It’s a publisher’s job to make sure the magazine gets out on time, that there is revenue flowing in so the staff can be paid and that the magazine is heading in the right direction.
What you might not know is that our publisher, Cullen Murray-Kemp, does all those things and more. Sure, he is dedicated to health care because he is the publisher of Charleston’s leading medical magazine – HealthLinks – but he has a personal feeling toward “helping people” that goes beyond his job title.
Take what happened on March 29, for example. Mandy Willis, a sales rep for HealthLinks, has a 20-year-old son with autism, Nate Willis. For Mandy, explaining to her son, who is developmentally delayed at the second grade level, that he was going to have to get the COVID vaccine proved to be challenging.
“I told Nate the week before that we were going to get the COVID vaccination and he said, ‘Mom, I not go!’ I said, ‘Yes, Nate Willis, we are going.’ He kept giving me and Jeremy – my husband and Nate’s Dad – a fit about going, so I said, ‘You know what? Cullen got the shot’ and he said, ‘Mom I go with Cullen, please.’”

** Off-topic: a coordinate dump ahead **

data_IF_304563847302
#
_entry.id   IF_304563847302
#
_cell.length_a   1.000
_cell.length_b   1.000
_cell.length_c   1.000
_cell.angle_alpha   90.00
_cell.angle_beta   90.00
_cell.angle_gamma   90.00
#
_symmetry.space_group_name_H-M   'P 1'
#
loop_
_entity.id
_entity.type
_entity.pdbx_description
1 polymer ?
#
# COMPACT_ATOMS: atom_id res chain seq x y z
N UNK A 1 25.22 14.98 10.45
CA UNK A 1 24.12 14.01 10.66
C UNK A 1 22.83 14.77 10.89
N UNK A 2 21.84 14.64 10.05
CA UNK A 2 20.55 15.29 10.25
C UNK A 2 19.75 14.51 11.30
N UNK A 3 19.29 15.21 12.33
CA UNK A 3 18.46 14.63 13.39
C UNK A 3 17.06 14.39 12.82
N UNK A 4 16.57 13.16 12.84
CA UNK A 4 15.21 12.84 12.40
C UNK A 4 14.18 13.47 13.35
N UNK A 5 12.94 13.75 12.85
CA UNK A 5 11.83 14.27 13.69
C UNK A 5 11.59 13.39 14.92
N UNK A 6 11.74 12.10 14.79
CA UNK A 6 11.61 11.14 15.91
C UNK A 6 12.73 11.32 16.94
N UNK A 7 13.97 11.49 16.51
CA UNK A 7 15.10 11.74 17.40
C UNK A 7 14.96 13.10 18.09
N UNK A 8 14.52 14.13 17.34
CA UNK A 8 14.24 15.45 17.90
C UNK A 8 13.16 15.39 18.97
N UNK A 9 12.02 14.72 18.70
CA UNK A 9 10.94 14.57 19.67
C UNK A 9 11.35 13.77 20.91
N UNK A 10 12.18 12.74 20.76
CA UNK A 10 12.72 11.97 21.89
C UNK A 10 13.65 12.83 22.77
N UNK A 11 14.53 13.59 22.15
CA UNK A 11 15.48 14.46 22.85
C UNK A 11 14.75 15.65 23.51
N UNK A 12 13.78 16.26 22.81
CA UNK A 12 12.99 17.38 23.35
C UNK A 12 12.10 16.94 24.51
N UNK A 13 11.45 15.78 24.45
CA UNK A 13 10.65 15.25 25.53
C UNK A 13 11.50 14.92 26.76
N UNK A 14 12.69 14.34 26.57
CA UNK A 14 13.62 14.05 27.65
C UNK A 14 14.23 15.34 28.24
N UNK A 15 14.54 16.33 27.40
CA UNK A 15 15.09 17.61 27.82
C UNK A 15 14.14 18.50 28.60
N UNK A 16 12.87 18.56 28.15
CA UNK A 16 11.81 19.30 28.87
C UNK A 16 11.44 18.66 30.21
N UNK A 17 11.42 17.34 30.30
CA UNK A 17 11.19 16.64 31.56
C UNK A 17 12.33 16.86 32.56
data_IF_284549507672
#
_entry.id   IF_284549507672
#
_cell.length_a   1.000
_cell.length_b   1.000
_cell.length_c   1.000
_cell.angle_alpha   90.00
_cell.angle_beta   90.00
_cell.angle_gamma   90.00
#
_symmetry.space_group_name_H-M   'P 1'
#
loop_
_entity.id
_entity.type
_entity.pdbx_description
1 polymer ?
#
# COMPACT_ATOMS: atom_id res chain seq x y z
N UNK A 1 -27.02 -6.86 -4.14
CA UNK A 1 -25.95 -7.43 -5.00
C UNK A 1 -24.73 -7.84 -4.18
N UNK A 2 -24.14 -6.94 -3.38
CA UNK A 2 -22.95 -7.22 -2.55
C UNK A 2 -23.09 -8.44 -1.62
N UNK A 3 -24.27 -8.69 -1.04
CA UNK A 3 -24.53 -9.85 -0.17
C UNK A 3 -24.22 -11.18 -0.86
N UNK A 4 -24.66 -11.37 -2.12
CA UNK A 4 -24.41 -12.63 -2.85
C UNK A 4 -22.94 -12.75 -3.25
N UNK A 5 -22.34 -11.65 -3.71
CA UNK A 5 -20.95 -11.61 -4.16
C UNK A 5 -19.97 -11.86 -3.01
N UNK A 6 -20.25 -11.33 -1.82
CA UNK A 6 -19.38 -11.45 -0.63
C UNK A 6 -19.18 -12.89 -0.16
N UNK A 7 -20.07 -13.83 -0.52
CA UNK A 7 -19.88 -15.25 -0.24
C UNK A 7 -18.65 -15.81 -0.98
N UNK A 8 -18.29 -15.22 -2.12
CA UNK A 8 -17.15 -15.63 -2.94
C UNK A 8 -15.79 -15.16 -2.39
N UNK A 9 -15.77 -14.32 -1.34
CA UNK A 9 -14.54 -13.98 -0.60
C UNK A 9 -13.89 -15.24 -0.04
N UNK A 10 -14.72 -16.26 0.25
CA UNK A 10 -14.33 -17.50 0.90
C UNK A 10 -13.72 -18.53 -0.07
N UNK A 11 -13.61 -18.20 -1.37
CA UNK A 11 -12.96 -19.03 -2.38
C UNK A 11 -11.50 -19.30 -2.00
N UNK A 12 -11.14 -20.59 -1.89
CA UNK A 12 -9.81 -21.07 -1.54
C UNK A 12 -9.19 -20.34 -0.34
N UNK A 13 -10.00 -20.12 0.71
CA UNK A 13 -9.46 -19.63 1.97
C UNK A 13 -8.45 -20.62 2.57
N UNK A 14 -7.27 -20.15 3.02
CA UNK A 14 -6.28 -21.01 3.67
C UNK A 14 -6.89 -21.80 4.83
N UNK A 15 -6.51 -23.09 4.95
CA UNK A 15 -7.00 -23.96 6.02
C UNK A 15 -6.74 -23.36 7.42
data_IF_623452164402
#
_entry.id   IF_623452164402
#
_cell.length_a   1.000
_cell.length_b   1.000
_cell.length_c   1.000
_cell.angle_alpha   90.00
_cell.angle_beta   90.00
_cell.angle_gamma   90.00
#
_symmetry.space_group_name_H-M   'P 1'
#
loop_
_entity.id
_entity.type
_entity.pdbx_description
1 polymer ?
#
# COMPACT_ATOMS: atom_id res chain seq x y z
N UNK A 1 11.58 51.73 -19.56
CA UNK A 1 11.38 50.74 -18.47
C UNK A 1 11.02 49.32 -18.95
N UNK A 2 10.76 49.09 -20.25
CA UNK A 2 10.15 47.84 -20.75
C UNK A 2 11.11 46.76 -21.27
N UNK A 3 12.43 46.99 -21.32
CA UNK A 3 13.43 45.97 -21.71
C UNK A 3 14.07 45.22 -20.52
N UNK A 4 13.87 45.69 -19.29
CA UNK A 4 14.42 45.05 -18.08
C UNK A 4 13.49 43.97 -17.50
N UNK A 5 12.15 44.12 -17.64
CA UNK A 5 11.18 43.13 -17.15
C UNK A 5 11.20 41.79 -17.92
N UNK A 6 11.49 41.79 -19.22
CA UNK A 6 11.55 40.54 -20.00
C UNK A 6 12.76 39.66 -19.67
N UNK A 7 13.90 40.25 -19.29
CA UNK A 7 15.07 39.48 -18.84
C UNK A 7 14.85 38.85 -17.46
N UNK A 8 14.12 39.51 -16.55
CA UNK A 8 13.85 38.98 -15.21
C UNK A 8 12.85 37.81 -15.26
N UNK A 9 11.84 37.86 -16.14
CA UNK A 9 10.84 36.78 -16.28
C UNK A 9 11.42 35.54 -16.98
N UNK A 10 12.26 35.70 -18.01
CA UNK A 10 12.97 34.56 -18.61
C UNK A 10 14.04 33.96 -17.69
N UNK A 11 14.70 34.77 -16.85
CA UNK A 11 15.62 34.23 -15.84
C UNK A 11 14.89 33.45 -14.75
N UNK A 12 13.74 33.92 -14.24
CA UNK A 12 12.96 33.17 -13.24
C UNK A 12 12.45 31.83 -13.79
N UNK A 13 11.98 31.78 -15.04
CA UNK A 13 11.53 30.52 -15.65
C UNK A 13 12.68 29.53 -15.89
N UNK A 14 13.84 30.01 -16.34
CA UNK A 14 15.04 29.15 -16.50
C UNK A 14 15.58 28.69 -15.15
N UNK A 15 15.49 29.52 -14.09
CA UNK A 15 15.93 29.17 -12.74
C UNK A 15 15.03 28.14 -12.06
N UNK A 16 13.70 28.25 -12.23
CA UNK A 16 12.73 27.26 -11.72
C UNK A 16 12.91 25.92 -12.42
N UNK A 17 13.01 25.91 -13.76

As they waited to check in, Nate wore his noise-cancelling headphones. Mandy had to sign him in for the appointment, and, as she did, Cullen was there along with Nate’s younger brother, 15-year-old Conner.
Cullen took Nate’s mind off of the vaccine by talking to him about his favorite actor, Will Ferrell. When it came time to get the shot, Cullen was right there by Nate’s side, holding his hand and even dancing and singing to distract him. Jeremy was also there, holding Nate’s hand.
“It worked,” Mandy said. “From the bottom of our hearts, my husband, Conner and I are so grateful to Cullen.”
She concluded, “Nate always says, ‘Mom, Cullen is my friend.’ And I say, ‘Yes, you are right, Nate Willis, Cullen is your friend.’ But right after that he always says, ‘No Mom. Cullen is my best friend.’”
By Theresa Stratford